Can I write an entire blog post about one sentence? I’d certainly like to. The sentence in question is ‘The potent form of the drug, known as ‘skunk’, is so powerful that users are three times more likely to suffer a psychotic episode than those who have never tried it.’ It’s from a piece in the Mail on Sunday which claims in its headline that ‘scientists show [not “research suggests”, you notice] cannabis TRIPLES psychosis risk: Groundbreaking research blames ‘skunk’ for 1 in 4 of all new serious mental disorders.’
The MoS is infuriatingly pleased with itself for having got hold of this research ahead of publication – they’re pitching it as an ‘exclusive leak’, which sounds to me like a pretty grand way of describing breaking a PR embargo. It’s infuriating for two reasons. First, it’s hardly as though it’s the Watergate files or something – the research was going to be published anyway, so all the MoS has done is put it out a few days ahead of schedule. Second, the fact that they’ve done so means that those of us who are interested in critiquing the paper they’ve based their story on can’t, because it’s not been published.
Except that it has, because the lovely people at the Lancet, presumably sighing heavily as they did so, have made the paper available, for free, for everyone, immediately. And inevitably, the MoS’s big exciting news turns out to be – well, not nothing. But much less exciting than they claim.
The research is into 500 or so people who accessed mental health services in south London between 2005 and 2011. The reason I’ve focused on that one sentence above is that it clearly and unambiguously implies causation. Skunk is so powerful that users’ risk is tripled, apparently. Not, users of the powerful drug skunk are at three times the risk, but skunk is so powerful etc etc. And scientists have shown that. (Side note: ‘shown’ is what philosophers call a ‘factive verb’. It implies that the thing being shown is true.)
But the paper in fact ‘shows’, nor even claims, no such thing. Its own, far more cautious, conclusion is ‘Use of cannabis with a high concentration of THC might have a more detrimental effect on mental health than use of a weaker form.’ The suggestion that 24 per cent of first-time psychoses – the one in four of all new serious mental disorders from the MoS’s headline – can be attributed to skunk is caveated with the pretty important phrase ‘if a causal role for cannabis is assumed’. They drop variations on the ‘if we assume causality’ theme into the paper at least four times. There are obvious other possible reasons for a link – forms of self-medication, which the paper addresses but thinks unlikely, or some third factor. Perhaps people at risk of psychosis are simply more likely to enjoy skunk, or to want to try different drugs.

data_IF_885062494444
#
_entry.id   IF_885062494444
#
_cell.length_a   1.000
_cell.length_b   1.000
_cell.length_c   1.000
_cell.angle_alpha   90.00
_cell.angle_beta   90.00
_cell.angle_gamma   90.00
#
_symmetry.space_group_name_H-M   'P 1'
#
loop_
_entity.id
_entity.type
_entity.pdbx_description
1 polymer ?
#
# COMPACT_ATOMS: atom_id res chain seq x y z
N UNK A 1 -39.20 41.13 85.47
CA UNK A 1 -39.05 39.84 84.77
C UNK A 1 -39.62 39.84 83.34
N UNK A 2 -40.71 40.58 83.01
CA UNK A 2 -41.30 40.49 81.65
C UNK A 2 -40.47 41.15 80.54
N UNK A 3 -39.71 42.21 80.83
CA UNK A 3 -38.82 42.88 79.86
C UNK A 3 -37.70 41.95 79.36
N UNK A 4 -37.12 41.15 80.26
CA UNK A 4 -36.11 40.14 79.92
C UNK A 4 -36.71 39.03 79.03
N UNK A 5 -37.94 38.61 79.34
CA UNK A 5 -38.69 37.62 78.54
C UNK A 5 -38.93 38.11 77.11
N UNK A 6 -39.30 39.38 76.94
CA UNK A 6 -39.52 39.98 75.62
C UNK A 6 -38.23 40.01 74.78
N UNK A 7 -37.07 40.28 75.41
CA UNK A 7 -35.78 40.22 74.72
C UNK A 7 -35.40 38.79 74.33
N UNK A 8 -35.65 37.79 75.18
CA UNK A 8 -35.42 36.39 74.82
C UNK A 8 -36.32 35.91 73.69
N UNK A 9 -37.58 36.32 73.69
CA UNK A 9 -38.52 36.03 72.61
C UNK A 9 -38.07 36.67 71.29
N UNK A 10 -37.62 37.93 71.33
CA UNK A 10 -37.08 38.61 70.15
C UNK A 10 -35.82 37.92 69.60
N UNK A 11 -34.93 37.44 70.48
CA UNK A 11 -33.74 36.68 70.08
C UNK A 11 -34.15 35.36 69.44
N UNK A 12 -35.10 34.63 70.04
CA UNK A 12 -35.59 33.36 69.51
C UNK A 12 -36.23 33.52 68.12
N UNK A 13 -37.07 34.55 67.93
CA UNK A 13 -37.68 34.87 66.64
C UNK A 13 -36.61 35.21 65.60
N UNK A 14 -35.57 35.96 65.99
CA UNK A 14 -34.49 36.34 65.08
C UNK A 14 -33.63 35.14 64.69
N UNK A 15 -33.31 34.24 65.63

The researchers, it should be admitted, seem to think a causal link is likely. It may – may – even be true. But this research certainly hasn’t shown anything. (And the ‘groundbreaking’ research doesn’t ‘blame’ skunk, while I’m on the topic.) Five hundred people isn’t a huge study, but nor is it so tiny that we can discount it. This is definitely interesting, but it’s irresponsible to suggest it’s more than that. In fact it’s worse than irresponsible. It’s either terrifyingly stupid of the MoS – the writer failed to notice all the caveats and caution in the Lancet paper – or it’s hugely cynical, not caring whether it was true or not, but only wanting to scare its readers.
The thing is, as I’ve written before, it doesn’t greatly matter, on one level, precisely what the risks of skunk are. No one claims it’s safe, and (actually) it wouldn’t hugely surprise me to learn that it does increase the risk of psychosis. The point is: while drugs such as skunk are on the black market, and unregulated, and while users are pushed into a criminal subculture, the harms they cause are increased. If the MoS was actually interested in reducing the damage skunk causes society, it’d be campaigning for a change in the law. Instead it’s nicking papers from an academic’s desk and claiming to be Woodward and Bernstein.
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